1/3, 1/17, 1/31 – Potomac Valley Indoor Track Series, Arlington – I’ve been doing these for years, and have already done the first one, three days ago. I may have a hard time making the 1/17 meet, though due to a conflict. These meets are a great low-maintenance, low-stress way to get some really fast running in. Basically you show up and run whatever events you want. I always do at least one heat of the mile, either Open or Masters, sometimes both (only a few minutes apart!), then pick and choose depending on what else I feel I need to work on.  I’ve done anything from the 3000m down to the 200m in the past.

1/16 – JFK 20k, Georgetown – This is a DC Roadrunners Club race. I’ve done this one a few times in the past and think it’s a perfect “long tempo run” distance.

2/28 – RRCA Club Challenge 10 miler, Columbia MD – this race is a big team showdown between all the running clubs based in DC and Maryland. I’ve done this race as part of the DCRRC team the past two years and see no reason why I won’t do it again. The course is tough, but the field is fast. I PRed on it in 2008 and that time stood until this past October. Plus the club picks up the tab for registering.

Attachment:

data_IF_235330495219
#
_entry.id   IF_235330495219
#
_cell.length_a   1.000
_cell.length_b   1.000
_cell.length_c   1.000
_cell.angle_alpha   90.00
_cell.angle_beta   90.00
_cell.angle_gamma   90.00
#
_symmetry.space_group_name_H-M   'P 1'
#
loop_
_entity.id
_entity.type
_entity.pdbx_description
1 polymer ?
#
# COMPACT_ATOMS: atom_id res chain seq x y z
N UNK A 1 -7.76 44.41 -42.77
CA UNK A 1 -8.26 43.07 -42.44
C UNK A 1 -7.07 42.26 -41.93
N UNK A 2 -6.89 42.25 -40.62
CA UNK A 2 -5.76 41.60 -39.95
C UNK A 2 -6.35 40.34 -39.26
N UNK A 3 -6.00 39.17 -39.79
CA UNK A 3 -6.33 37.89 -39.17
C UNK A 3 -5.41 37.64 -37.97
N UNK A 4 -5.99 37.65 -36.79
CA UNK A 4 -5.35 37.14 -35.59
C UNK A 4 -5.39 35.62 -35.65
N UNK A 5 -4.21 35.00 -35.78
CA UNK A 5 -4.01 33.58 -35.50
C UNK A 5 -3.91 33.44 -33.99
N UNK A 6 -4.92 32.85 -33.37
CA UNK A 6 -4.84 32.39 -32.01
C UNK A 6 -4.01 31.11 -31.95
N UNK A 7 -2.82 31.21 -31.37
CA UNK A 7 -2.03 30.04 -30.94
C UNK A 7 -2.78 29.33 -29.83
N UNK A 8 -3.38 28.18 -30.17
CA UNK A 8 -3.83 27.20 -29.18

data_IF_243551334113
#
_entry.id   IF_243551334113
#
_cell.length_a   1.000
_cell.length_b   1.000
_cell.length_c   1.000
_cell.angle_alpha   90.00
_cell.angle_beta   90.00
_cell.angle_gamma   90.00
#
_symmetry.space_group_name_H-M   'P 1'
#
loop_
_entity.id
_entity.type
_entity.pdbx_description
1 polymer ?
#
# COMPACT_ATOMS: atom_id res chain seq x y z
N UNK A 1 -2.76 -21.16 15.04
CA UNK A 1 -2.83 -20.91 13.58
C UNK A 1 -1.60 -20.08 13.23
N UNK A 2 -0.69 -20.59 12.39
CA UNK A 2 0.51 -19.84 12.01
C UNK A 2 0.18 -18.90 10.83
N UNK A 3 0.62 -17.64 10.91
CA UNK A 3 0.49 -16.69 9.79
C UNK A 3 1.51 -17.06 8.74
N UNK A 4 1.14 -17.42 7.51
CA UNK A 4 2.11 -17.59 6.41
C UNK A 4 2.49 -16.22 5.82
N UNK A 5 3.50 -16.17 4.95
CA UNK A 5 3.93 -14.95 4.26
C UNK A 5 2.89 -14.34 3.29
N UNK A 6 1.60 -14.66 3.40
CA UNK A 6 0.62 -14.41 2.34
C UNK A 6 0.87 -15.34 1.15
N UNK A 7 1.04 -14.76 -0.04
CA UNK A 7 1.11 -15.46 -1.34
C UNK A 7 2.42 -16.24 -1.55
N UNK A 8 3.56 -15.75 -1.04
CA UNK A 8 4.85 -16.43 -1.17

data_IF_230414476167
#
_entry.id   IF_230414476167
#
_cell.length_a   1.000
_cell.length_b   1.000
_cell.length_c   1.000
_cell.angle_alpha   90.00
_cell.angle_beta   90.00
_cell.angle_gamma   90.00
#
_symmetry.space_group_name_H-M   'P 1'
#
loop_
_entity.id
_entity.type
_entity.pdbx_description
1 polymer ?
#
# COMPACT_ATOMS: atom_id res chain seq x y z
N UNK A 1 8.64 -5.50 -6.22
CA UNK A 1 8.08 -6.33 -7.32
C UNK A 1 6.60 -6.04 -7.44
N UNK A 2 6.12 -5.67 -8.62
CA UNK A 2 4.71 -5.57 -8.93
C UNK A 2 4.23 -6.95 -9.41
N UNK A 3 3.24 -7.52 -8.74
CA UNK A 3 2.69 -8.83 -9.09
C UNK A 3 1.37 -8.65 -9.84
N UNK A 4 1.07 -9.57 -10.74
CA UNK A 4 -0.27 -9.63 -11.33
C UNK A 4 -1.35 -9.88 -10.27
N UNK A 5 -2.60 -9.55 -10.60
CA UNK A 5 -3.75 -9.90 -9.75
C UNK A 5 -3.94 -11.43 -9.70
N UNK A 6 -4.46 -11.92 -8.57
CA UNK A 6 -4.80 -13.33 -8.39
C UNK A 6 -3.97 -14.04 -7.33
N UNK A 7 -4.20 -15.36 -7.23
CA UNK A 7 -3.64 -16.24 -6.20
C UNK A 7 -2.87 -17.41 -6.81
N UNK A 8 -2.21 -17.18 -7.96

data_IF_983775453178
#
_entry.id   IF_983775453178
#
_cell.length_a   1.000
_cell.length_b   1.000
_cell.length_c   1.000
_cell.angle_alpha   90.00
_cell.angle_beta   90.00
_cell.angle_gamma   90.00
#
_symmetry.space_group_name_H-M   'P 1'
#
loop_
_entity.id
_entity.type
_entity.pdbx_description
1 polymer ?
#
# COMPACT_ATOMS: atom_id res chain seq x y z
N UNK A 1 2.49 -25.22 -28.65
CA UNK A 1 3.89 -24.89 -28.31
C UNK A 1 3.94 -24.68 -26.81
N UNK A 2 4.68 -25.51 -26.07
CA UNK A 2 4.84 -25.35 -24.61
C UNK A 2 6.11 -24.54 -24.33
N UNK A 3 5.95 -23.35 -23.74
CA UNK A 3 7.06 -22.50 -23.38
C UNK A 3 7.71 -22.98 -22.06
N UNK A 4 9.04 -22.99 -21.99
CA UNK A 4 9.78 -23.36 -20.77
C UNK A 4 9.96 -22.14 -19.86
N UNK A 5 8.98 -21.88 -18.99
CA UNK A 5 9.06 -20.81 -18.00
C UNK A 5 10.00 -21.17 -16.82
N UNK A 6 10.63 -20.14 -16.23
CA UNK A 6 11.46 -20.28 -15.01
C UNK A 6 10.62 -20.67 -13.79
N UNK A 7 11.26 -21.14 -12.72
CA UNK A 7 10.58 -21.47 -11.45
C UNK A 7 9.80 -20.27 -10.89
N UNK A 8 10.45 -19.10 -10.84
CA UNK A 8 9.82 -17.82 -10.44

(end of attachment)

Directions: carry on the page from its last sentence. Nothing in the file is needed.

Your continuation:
3/7 – Burke Lake 12k, Fairfax VA – This is a piece of low-hanging fruit, kind of a throw-in on my race schedule. It’s another club race and close to home, too. I train on Burke Lake regularly during the spring, summer and fall when I can still get there after work and before dark. Who can say no to a chance at doing this trail race?

3/20 – CareFirst National Half Marathon, DC – This is my official Team in Training race, but it will double very nicely as an important benchmark in my overall marathon training. After this race, there’s only about one week of real training left before the 3-week taper period to Boston begins.

4/11 – Cherry Blossom Ten Miler, DCI’ll be in the final throes of the taper window by this point so Cherry Blossom will be the final polishing race before Boston. I’ll be looking to nail a sharp 10-mile result that has me feeling confident and ready for those few days before I board a plane to Beantown.